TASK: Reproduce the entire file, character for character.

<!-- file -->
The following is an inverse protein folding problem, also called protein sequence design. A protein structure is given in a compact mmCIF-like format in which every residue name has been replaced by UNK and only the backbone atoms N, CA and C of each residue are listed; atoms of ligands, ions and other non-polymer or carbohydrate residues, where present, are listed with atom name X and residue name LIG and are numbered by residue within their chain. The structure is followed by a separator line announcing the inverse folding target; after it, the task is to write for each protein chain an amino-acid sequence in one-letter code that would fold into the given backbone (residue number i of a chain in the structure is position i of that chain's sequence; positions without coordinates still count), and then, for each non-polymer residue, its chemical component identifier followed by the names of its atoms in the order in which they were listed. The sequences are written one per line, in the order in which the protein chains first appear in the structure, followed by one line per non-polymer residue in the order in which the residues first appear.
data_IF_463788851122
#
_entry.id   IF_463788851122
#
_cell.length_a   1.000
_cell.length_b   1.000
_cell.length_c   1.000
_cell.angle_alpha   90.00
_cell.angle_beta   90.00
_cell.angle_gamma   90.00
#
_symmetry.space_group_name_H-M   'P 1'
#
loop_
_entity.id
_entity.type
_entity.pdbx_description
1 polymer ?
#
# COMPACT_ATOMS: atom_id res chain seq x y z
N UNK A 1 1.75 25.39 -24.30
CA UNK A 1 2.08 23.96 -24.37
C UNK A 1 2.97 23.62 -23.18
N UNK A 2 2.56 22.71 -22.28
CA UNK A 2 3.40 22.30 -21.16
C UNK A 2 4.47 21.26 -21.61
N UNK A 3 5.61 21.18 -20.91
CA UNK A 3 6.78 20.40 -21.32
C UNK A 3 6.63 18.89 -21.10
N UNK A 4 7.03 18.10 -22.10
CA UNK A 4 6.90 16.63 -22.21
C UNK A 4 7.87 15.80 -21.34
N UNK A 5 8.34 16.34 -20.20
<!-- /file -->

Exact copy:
The following is an inverse protein folding problem, also called protein sequence design. A protein structure is given in a compact mmCIF-like format in which every residue name has been replaced by UNK and only the backbone atoms N, CA and C of each residue are listed; atoms of ligands, ions and other non-polymer or carbohydrate residues, where present, are listed with atom name X and residue name LIG and are numbered by residue within their chain. The structure is followed by a separator line announcing the inverse folding target; after it, the task is to write for each protein chain an amino-acid sequence in one-letter code that would fold into the given backbone (residue number i of a chain in the structure is position i of that chain's sequence; positions without coordinates still count), and then, for each non-polymer residue, its chemical component identifier followed by the names of its atoms in the order in which they were listed. The sequences are written one per line, in the order in which the protein chains first appear in the structure, followed by one line per non-polymer residue in the order in which the residues first appear.
data_IF_463788851122
#
_entry.id   IF_463788851122
#
_cell.length_a   1.000
_cell.length_b   1.000
_cell.length_c   1.000
_cell.angle_alpha   90.00
_cell.angle_beta   90.00
_cell.angle_gamma   90.00
#
_symmetry.space_group_name_H-M   'P 1'
#
loop_
_entity.id
_entity.type
_entity.pdbx_description
1 polymer ?
#
# COMPACT_ATOMS: atom_id res chain seq x y z
N UNK A 1 1.75 25.39 -24.30
CA UNK A 1 2.08 23.96 -24.37
C UNK A 1 2.97 23.62 -23.18
N UNK A 2 2.56 22.71 -22.28
CA UNK A 2 3.40 22.30 -21.16
C UNK A 2 4.47 21.26 -21.61
N UNK A 3 5.61 21.18 -20.91
CA UNK A 3 6.78 20.40 -21.32
C UNK A 3 6.63 18.89 -21.10
N UNK A 4 7.03 18.10 -22.10
CA UNK A 4 6.90 16.63 -22.21
C UNK A 4 7.87 15.80 -21.34
N UNK A 5 8.34 16.34 -20.20